Marcus A. & Samuel Root

For the past couple of months I’ve been working on The New York Daily Tribune (April 22, 1842 through December 31, 1859.)  The Tribune is a daily newspaper published six day a week, on April 10th 1850 the paper starts publishing eight pages with six columns, previously it was four pages with six columns.  It’s huge and very time consuming to go through.  But rich with advertisements and articles, some new name and activity dates have been found that have not been previously recorded. Normally I would wait until the newspaper has been completely gone through and checked before writing anything up.  But I wanted to write something to keep up the blog, but there are so many names to choose from Anson; Anthony; Brady; Butler; Clark; Gavit; Gurney; Holmes; Humphrey; Insley; Knapp; Langenheim; Lawrence; Meade Brothers; Morand; Page; Plumbe; Rees; Root; Van Loan; White, or Whitehurst. And these are only some of the names with larger files, there are many more names with smaller files, and I have just finished going through 1853 with six years to go.

The largest file is that of the Root’s, Marcus A. and Samuel. They advertise almost every day, and in many cases more than once, an advertisement rarely run on consecutive days, and only occasionally are they repeated, but for the most part every day is a different one.  There are a number of observations that I thought needed mentioning.  In the Directory of Pennsylvania Photographers1839-1900 by Linda A. Ries and Jay W. Ruby, and in Philadelphia Photographers 1840-1900 By William and Marie Brey there is no listing for Samuel Root. In the Brey directory Samuel is listed in his brothers bio under selected Biographies, but nothing is said about his work in Philadelphia. In Craig’s Daguerreian Registry he states that little is known of Samuel’s early career.  To date I have not read any of the newspapers from Philadelphia so I have nothing to add, except that in an advertisement from the New York Daily Tribune dated July 12, 1848.

Henry Clay In His 71St Year.—Published this day, (June 6, 1848.) by E. Anthony, 205 Broadway, a beautiful steel mezzotint engraving of Henry Clay, drawn and engraved from several Daguerreotypes by H. H. Ritchie (this is probably Alexander Hay Ritchie.)

This likeness was mainly taken from a fine Daguerreotype now in the possession of the subscriber, executed by Messrs. Paige & Beach, Washington. The artists is also indebted to Daguerreotypes taken by Messrs. Root, Simons, and W. & F. Langenheim of Philadelphia, and M. B. Brady, M. M. Lawrence and the Plumbe Gallery of New York, to all of whom the subscriber takes this occasion to express his thanks for the liberality with which they placed their valuable pictures at his disposal….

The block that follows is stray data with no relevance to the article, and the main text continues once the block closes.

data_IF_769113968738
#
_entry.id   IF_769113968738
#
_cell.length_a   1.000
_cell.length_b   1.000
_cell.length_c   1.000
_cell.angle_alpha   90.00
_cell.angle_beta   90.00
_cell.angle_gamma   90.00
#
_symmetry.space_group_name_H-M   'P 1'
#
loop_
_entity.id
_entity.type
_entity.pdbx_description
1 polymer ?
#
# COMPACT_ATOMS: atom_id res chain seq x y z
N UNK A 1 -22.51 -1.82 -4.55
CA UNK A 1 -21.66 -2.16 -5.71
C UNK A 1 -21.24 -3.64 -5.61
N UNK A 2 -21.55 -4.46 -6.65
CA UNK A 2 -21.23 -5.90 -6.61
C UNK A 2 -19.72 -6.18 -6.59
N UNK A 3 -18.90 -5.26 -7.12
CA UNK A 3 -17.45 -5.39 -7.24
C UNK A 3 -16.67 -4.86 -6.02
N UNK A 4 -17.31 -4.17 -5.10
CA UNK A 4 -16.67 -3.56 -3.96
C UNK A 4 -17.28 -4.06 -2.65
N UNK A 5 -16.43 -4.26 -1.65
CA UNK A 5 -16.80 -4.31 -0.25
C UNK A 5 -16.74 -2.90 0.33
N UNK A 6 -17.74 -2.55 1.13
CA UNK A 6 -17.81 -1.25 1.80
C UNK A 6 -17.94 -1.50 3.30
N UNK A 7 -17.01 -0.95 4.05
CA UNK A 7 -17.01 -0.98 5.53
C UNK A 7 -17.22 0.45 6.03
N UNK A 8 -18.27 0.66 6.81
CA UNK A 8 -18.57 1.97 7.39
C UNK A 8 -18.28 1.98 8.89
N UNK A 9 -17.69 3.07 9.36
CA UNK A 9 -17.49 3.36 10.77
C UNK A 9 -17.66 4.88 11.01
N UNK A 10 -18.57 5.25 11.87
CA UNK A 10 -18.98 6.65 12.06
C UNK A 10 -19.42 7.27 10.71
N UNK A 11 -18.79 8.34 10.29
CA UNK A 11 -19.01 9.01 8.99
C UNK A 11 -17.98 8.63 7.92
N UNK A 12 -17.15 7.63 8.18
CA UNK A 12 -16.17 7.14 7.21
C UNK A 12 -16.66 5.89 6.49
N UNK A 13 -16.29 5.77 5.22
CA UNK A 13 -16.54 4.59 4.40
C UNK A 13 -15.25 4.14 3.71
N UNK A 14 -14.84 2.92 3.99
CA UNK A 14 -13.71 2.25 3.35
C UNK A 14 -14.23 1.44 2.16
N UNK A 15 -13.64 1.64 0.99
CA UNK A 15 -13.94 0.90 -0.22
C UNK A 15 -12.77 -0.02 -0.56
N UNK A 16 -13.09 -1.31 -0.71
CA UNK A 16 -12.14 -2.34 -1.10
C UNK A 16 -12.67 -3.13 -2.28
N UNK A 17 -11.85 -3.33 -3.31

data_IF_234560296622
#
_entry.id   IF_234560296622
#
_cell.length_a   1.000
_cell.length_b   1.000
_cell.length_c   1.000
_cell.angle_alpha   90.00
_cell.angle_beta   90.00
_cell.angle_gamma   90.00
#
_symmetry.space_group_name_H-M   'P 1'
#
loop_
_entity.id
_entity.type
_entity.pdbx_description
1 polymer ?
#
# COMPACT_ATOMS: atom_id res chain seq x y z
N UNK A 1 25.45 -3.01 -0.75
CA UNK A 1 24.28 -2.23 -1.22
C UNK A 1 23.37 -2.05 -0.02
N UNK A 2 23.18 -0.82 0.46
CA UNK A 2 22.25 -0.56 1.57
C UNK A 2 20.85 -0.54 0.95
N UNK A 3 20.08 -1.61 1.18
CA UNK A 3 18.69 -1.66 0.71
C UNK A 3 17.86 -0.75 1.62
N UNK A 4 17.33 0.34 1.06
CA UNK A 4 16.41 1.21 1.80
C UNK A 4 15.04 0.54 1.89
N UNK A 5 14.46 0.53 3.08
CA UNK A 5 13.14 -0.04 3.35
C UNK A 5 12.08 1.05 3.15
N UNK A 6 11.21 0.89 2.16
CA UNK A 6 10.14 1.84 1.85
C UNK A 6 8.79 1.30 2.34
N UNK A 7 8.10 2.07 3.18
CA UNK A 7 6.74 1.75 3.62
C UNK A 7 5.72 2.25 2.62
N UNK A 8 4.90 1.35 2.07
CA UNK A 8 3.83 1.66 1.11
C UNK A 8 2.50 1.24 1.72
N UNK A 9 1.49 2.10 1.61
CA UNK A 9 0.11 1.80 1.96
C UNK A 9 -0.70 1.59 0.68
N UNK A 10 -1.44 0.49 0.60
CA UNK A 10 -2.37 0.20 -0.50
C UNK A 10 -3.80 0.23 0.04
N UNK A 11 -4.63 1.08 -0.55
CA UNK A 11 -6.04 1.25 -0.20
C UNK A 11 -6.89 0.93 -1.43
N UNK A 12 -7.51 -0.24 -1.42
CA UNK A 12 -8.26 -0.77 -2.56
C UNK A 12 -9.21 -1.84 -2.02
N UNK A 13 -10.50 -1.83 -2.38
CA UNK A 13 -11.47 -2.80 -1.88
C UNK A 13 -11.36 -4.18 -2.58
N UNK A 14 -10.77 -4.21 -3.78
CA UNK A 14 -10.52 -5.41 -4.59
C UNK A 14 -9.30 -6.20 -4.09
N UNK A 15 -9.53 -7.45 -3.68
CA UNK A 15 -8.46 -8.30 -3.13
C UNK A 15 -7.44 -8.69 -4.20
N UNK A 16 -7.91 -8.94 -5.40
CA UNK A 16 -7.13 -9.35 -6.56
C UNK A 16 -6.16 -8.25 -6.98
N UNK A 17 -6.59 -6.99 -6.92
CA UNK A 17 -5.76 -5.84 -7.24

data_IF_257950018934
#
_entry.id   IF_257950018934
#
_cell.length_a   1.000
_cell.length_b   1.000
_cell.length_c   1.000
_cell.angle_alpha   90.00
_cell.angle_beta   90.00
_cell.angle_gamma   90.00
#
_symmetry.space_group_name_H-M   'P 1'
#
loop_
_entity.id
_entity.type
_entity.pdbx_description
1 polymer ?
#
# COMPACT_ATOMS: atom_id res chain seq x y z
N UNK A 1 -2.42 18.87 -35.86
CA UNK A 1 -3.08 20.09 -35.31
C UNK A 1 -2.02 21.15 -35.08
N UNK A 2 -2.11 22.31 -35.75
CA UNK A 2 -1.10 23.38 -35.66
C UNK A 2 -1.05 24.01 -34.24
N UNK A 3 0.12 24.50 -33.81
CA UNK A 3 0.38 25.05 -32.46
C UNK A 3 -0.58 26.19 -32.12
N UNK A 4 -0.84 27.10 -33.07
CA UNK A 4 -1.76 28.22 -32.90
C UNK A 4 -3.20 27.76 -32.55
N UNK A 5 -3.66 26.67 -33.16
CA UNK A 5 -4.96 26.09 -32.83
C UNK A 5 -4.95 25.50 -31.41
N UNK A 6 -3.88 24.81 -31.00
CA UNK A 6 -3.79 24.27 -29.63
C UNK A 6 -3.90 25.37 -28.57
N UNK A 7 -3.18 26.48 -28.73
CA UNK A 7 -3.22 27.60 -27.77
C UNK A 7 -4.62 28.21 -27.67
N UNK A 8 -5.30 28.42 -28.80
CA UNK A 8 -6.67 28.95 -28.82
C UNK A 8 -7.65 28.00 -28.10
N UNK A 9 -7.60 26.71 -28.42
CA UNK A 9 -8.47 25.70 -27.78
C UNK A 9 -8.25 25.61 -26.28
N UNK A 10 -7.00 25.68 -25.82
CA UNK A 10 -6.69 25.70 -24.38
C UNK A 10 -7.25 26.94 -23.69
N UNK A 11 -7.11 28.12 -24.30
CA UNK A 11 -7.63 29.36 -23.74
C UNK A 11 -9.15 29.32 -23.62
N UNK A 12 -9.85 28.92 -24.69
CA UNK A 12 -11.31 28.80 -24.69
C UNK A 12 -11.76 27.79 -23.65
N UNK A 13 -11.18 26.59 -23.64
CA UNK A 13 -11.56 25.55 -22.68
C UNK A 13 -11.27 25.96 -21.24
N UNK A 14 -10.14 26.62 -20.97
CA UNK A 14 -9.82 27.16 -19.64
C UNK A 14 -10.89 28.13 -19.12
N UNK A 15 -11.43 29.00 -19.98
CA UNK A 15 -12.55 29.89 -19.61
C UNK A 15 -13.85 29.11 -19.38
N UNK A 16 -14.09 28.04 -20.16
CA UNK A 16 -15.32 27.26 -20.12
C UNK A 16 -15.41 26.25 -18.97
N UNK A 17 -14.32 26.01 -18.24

One can only speculate that “Messrs. Root” means Marcus A. & Samuel. That would mean that Samuel was active in Philadelphia in 1848, and possibly earlier.

The following two advertisements place Marcus in New York City in September 1850. The first announces the opening of his gallery at 363 Broadway.

New York Daily Tribune.  September 26, 1850…M. A. Root’s Daguerreotype Saloons, South west corner of Broadway and Franklin-st.—M. A. Root celebrated for years as a Daguerreotypist in Philadelphia has opened a magnificently furnished suits of rooms in the most fashionable part of the city, (363 Broadway, corner Franklin-st.) where having an admirable sky-light, he flatters himself that he will be able to furnish Daguerreotype Likenesses, equal in finish, accurate and effect, to anything of the kind in the world.  He has [six] medals from the various institutes and fairs of our country for his superior productions.  He invites the public to visit his rooms and examine his Gallery of Likenesses of [the] most distinguished people.

On the same page another advertisement appears and possibly proves the authorship of the Jenny Lind Daguerreotype that has been speculated was taken by Samuel.

Jenny Lind.—Have you seen this famous lady? If not, have you seen the great likeness of her taken yesterday by Root, the renowned Daguerreotypist from Philadelphia, who just opened the most magnificent Daguerreotype Saloons in the country.  Go and see it.  The place is gorgeously fitted up, and Jenny’s likeness is wonderful.

Not until October 23, 1850 in the New York Daily Tribune do we find Samuel’s name mentioned in an advertisement. Between October 23, 1850 to December 8, 1851 most of the time the partnership is identified as M. A. & S. Root, on December 9, 1851 for the only time the firm is identified in the New York Daily Tribune as Root and Co.

It is difficult to determine when the partnership ends in New York. We learn from the Journals of the day that Marcus sold his interest of the New York Gallery by the end of 1851.  John Craig reports that Marcus and Samuel were still listed in the New York City Directories until 1853 this might explain the occasional reference to M.A. & S. Root, and the fact that no first names are use in the advertisements, the firm is referred to as Root’s.  Not until 1854 does Samuel’s name appear in the advertisements as Samuel Root or S. Root.

On October 23, 1850 in the New York Daily Tribune the following advertisement appears.

The Question Settled.—A day or two will settle it. We affirm that M. A. & S. Root make Daguerreotype pictures that cannot be equaled in this country.  Will they get the gold medal at the Fair?  That remains to be seen.  It is a test that will settle the whole difficulty.  Their elegant Saloons are at the southwest corner of Broadway and Franklin-st.

There is no question that Marcus and Samuel Root are both in the top echelon of image makers in the 1850’s. If for no other reason their advertisements tell us so.  Shortly after John A. Whipple of Boston announces the patent of the Crayon Daguerreotype in the Tribune, the Roots purchase the rights for everywhere except New England.  They (Marcus & Samuel) advertise that they are making the Crayon Daguerreotype, they hold the patent and it’s the only place to get it.  Two examples in the New York Daily Tribune when the firm was Marcus and Samuel Root.